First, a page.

Football

THE CLIMB: Jacob Imming, ISU’s first Class of 2022 commit, wowed during recent offical visit

Jacob Imming had made this climb before.

 Rung by rung, the first player to commit to Iowa State’s football Class of 2022 ascended the ladder, positioning himself about 25 feet above the ground in order to … reach into the gutter.

 All in a day’s work earlier this month — until Imming’s mobile phone buzzed in his pocket. He answered. 

 On FaceTime: Cyclone football coach Matt Campbell.

 Imming’s perch? Solid and lofty — a good spot to be a couple of days before the Sergeant Bluff-Luton standout could finally make an official visit to the school he’d committed to in January.

 “It was awesome,” said Imming, who is back on that ladder this week working on his mayor, Jon Winkel’s, house on Lake Okoboji. “I’d been to campus before; I’ve been to a couple of games — well, more than a couple. But it was really nice to actually drive around campus and see (everything). … Of course, their facilities are just awesome, as I expected. And that new building (the nearly-complete Sports Performance Center) is gonna be sweet. We ate lunch up there one day. It’s not all the way finished but it’s looking good so far. And the locker room — that was the first weekend the players were in it when we were there for the official visit — it was sweet.”

 It’s a work in progress, of course. Just like Imming, who weighed in at 211 pounds on his visit, but plans to get to 220 for football season — and 225 or more by the time he’s on ISU’s campus to stay next summer.

 “They were still setting up TVs and whatnot,” said Imming, who is the fifth highest-rated 2022 recruit in the state according to 247 Sports. “They were setting up their whole game room … if you saw that video on Twitter of coach Campbell meeting Brock Purdy (there), they were setting those up the night we got there, too.”

 Imming’s own construction project closely mirrors that of Campbell’s with the Cyclones.

 He entered high school at a wispy 150 pounds. He’s since added 60 pounds of muscle to his 6-2 frame and turned himself into a player who also attracted offers from Iowa (his favorite team growing up), Nebraska and Kansas State.

 But Campbell’s Cyclones offered first. That meant a lot. So did the program’s meteoric rise from 3-9 in Campbell’s first season to 9-3 in 2020 — along with a first-ever New Year’s Six bowl win.

 “It’s clarified even more (after the official visit),” Imming said of his decision to choose ISU. “They’ve really just set in stone what they’re about, their culture, just the guys I was around on the football team — and they’re just all amazing. Their coaching staff is amazing, just like I expected.”

 So is Imming’s work ethic. He got a job helping out on his town mayor’s homestead nestled in the Loess Hills three summers ago, but couldn’t work it last season because of COVID-19 restrictions.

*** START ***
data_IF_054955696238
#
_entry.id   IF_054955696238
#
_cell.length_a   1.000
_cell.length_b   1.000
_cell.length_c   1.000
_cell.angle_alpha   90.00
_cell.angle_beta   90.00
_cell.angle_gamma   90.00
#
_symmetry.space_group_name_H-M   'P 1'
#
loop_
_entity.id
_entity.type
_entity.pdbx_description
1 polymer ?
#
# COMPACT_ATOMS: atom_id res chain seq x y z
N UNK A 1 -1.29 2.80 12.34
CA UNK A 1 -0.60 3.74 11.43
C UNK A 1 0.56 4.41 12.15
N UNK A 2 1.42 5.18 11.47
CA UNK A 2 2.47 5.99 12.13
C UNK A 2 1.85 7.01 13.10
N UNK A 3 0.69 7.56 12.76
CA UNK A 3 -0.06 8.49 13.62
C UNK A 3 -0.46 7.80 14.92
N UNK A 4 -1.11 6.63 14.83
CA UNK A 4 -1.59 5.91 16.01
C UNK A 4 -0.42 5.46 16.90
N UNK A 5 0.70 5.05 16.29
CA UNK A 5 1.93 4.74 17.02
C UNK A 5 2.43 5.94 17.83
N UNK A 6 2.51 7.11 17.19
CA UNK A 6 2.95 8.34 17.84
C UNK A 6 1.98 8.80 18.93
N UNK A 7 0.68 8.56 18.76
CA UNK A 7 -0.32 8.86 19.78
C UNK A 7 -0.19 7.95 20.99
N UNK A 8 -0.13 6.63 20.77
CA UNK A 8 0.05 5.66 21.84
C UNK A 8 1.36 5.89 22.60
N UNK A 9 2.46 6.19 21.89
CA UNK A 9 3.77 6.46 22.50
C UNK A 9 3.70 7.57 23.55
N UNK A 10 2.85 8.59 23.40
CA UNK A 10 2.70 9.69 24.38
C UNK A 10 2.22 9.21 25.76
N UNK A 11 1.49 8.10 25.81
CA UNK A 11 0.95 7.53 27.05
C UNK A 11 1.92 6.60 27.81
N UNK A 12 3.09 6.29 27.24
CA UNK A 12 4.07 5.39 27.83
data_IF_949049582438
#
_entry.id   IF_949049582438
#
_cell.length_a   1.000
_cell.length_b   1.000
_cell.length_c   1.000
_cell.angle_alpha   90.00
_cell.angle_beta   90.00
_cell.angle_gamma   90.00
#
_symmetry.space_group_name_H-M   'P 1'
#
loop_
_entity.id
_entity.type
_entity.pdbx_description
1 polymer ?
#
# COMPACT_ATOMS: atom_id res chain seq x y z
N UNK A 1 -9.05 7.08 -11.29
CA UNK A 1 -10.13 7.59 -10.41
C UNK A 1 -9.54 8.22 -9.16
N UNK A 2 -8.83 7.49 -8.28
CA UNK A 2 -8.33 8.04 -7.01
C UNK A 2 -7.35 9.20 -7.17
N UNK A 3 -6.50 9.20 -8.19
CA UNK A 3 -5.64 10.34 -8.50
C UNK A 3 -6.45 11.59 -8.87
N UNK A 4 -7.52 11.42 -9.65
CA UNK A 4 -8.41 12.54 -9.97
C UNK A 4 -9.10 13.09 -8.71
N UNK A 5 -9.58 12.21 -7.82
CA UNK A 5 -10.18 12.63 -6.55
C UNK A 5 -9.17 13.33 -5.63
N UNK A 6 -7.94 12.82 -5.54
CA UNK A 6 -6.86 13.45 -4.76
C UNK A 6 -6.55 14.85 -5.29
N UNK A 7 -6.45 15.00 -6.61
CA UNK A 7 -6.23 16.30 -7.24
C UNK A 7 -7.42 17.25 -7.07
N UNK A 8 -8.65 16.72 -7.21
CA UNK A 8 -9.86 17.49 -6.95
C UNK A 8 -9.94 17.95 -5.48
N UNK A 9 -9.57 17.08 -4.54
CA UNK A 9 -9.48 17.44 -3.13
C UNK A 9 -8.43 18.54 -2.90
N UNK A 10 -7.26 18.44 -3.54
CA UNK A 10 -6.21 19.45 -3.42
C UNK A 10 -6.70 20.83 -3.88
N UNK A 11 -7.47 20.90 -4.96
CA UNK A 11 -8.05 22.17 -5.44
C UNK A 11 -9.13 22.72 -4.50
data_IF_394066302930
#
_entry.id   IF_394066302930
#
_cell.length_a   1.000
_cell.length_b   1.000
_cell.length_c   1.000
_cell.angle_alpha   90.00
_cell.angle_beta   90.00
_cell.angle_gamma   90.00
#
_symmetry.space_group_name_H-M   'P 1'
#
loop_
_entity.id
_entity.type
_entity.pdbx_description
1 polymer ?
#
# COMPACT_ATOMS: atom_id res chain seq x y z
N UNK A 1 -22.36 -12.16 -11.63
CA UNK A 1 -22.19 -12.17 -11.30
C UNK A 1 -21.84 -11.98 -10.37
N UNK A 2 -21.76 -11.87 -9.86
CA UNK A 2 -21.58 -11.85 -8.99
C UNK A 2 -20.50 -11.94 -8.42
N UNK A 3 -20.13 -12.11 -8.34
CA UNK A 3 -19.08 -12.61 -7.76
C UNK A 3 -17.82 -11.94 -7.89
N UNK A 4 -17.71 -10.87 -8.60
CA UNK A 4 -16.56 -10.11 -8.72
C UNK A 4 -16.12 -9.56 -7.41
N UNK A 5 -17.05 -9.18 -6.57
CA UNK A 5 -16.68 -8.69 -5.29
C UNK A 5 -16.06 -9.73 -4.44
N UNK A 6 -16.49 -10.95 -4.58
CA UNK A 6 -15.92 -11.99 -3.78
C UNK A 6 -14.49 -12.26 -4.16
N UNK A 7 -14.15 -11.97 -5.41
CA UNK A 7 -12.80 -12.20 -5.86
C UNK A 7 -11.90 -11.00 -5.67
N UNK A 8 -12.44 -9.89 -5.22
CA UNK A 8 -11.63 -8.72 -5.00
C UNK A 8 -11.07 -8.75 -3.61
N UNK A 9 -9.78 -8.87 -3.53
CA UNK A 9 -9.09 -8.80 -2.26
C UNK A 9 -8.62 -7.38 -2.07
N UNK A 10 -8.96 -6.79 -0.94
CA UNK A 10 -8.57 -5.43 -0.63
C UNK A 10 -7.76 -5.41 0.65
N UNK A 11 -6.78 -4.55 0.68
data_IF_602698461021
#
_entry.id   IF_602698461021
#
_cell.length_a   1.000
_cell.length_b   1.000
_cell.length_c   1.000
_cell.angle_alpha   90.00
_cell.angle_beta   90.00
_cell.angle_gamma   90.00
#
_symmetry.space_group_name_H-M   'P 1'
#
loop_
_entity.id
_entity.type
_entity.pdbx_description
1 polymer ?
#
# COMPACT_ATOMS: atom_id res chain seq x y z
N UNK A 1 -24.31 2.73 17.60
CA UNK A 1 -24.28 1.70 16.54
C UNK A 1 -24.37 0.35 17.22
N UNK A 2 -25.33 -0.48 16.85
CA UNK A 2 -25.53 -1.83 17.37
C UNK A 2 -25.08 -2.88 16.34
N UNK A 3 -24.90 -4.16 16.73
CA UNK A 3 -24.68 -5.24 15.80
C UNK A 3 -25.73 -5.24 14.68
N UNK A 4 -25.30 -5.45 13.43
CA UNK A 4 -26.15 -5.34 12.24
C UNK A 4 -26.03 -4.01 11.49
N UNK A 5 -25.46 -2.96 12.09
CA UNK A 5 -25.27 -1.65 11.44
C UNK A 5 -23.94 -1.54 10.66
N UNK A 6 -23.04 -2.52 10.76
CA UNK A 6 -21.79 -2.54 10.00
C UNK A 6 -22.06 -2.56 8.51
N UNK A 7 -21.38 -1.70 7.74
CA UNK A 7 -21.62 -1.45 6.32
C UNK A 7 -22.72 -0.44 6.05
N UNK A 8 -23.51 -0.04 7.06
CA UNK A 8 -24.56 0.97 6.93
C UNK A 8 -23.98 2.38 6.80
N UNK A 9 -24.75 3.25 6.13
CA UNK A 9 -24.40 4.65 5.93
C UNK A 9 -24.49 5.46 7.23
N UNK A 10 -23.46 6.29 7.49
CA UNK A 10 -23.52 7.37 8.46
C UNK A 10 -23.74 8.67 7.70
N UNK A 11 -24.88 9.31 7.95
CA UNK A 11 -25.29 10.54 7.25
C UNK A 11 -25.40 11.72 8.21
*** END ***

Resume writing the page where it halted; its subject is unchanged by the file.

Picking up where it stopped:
He’s back out there now — after early morning football and basketball workouts — for several hours most days, except when he’s working on the gutters of that lake house.

 It’s a work-and-play rhythm that suits Imming perfectly. His body’s constantly in motion, but so is his mind. Sounds like a perfect fit for defensive coordinator Jon Heacock’s group once stars such as Mike Rose and O’Rien Vance graduate, but Imming knows he’ll have to fully earn a chance to see the field.

 “The thing that separates Iowa State from everybody else is just the consistency and the culture,” said Imming, who plans to study entrepreneurship and marketing at ISU. “And I feel like they just outwork everybody else, quite honestly.”

 That’s the aim. So far under Campbell, it’s remained startlingly true. Imming’s well on his way to becoming a big part of the next wave at ISU and is bonding well with fellow 2022 linebacker commitments Will McLaughlin of Harlan and Carson Willich of Blue Springs, Mo.

 “We have a really special bond for not really knowing each other that well,” Imming said. “But we’re always playing video games, Snapchatting or whatnot. It’s been really nice to get to know those guys better even though we’re not really on campus yet for another year.”

 Until then, they’ll all continue to work. Imming may be 20 feet up that ladder as you’re reading this — and that’s a profoundly good thing. The mayor doesn’t just give him work to do. He shares hard-earned lessons, as well.

For example?

 “I remember this one time two summers ago, the mayor — he was working on his son’s house in Sergeant Bluff,” Imming said. “Just building it, right? So I was doing landscaping for a little bit and he came by with his scoop or whatever and had a ton of rocks in it. He dumps it down the hill a little bit from their house. He gives me a wheelbarrow and a shovel. I was putting about 100 to 200 pounds in this wheelbarrow, trying to get up this, I don’t know, 20 to 30-degree incline about 50 feet up. It was a fun day.”

 To each their own. Imming loves football. Loves working, too. Again, a perfect fit for the Cyclones, who will bid farewell to 20 or so players with starting experience after the 2021 season — and a few months before Imming’s back on campus to stay.

 “We’ll be coming in fresh off, you know, they’re probably gonna have five or six NFL Draft picks out of that senior class, and it’s gonna be just crazy to see what kind of guys fill those roles,” Imming said. “Obviously Iowa State’s done an amazing job recruiting everybody, but it’s gonna prove what they’re about again, and why they’ve come this far.”

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